Even if you have googled and know how to induce vomiting in your cat, never induce vomiting in a cat without the supervision of a veterinarian or poison expert, either in person or over the phone. Some substances, such as bleach, can burn the esophagus in a cat that has been induced to vomit, and inducing vomiting is not the right choice in all cases of poisoning.

Can Cats Recover From The Signs Of Poisoning?

Cat wearing a cone

With the right treatment, most cats can recover from poisoning and go on to lead healthy lives.

In most cases, cats can recover without incident from poisoning and go on to live long, normal, healthy lives. In other cases, such as cats that develop kidney failure from ingesting lilies or ethylene glycol in antifreeze, there may be permanent damage to internal organs from the poisoning.

If your cat ever comes into contact with a poison, seeking prompt veterinary attention is your best bet and helping your cat recover quickly without long-term problems.

How To Prevent Poisoning In Cats

The best medicine is preventive medicine. Here are some tips on how to keep your cat safe:

  • Keep your cat indoors. If your cat likes the outdoors, take your cat out on a leash or keep your cat secured in a safe space, like a Catio.
  • Make sure your cat is protected from toxic substances by keeping all potentially toxic substances in your home, including chemical, insecticides, pesticides, locked away out of reach of animals.
  • Check your yard for toxic plants, and bar your cat’s access to these plants.
  • Keep all over-the-counter and prescription medicine and supplements in a closed cabinet.
  • Avoid using over-the-counter flea treatments, flea collars, and sprays that contain permethrins on your cat. Permethrins are extremely toxic to cats.

By educating yourself about what is not safe for your cat, and making mindful changes in your environment to keep your cat away from these substances, you and will protect your cat from accidental poisoning. Who knows – you may even save a friend’s cat’s life as well.

Frequently Asked Questions

How do I know if my cat has been poisoned?

The signs of poisoning in cats vary dramatically depending on what toxin the cat has been exposed to, the overall health of the cat, how the cat was exposed (ingestion, inhalation, etc.), how long ago the exposure happened, and the amount of poison ingested or otherwise exposed. Cats are masters at hiding illness, and in mild cases, you may not notice any symptoms at all. Poisoning affects the whole body, but the most common body systems affected include the gastrointestinal system, the skin, the kidneys, the liver, and the neurological system.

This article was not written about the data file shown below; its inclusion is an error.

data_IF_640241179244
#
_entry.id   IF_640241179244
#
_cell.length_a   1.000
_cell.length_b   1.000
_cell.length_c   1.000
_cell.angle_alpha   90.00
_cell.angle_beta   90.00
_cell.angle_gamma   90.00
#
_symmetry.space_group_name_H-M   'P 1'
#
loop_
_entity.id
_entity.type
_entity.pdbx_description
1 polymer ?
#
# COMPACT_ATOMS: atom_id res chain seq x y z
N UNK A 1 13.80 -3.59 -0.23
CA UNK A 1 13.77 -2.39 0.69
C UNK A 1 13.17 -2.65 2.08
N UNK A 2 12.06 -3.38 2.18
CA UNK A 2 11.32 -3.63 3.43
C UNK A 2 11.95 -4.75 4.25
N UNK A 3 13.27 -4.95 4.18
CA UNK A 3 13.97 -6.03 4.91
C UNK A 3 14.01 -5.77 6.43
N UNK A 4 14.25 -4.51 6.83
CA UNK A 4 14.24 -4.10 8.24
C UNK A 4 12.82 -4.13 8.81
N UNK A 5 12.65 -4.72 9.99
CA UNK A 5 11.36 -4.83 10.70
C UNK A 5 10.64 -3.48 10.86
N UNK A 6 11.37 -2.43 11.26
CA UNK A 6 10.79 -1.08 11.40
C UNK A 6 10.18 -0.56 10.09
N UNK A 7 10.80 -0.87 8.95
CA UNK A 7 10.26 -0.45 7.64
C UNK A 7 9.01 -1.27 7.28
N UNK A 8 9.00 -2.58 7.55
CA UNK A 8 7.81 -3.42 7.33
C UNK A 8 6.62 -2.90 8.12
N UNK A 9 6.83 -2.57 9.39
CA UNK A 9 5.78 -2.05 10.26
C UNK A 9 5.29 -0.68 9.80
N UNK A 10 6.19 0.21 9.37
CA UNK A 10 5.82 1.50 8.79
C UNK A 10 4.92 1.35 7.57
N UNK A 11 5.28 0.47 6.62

Typically, if signs of poisoning are going to show up they tend to occur all of a sudden, i.e. the cat was fine and now he is not, however, in some cases, the response can be delayed 24 hours or longer. The most common signs of poisoning in cats include:

  • Vomiting
  • Drooling
  • Diarrhoea
  • Difficulty breathing
  • Lethargy or weakness, wobbly gait
  • Unresponsive
  • Tremors, seizures, or twitching
  • Appetite loss
  • Drinking more than normal or excessive urination
  • Red or raw skin or paw pads due to a chemical burn
  • Bloody vomit, saliva, and/or stools
  • Pale gums
  • Excessive sneezing
  • Hiding or decreased social behavior
  • Yellowish tint to skin and whites of eyes (jaundice)
  • Racing heartrate or excessively slow heartrate (resting normal heartrate in cats is 130-150 beats per minute)

If you notice any of these symptoms, call your veterinarian, a veterinary emergency clinic, or if neither are available, the ASPCA 24 hour poison hotline.

Can cats recover from poisoning on their own?

Whether or not a cat can recover from poisoning without veterinary treatment depends on the overall health of the cat, the amount of toxic substance the the cat was exposed to, and the type of poison. Most of the time, it is still a very good idea to call your vet for advice. If your cat is showing any signs of poisoning, then call your vet immediately.

How do you save a poisoned cat?

The best thing to do if your suspect your cat has been poisoned is to call your local veterinarian, a local veterinary emergency clinic, or the pet poison hotline at (888) 426-4435 immediately.

Make sure your cat is in a safe place, and remove any access to toxins. Save the toxic substance or make a note of what you think your cat was exposed to so that you can relay that information to your veterinarian.

Do not induce vomiting or start any other at home medical treatment in your cat without the supervision of a veterinarian.

About Dr. Sarah Wooten, DVM, CVJ

A 2002 graduate of UC Davis School of Veterinary Medicine, Dr. Sarah Wooten is a well known international speaker in the veterinary and animal health care spaces. She has 10 years experience in public speaking and media work, and writes for a large number of online and print animal health publications. Dr. Wooten is also a certified veterinary journalist, a member of the AVMA, and has 16 years experience in small animal veterinary practice. To learn more, visit drsarahwooten.com.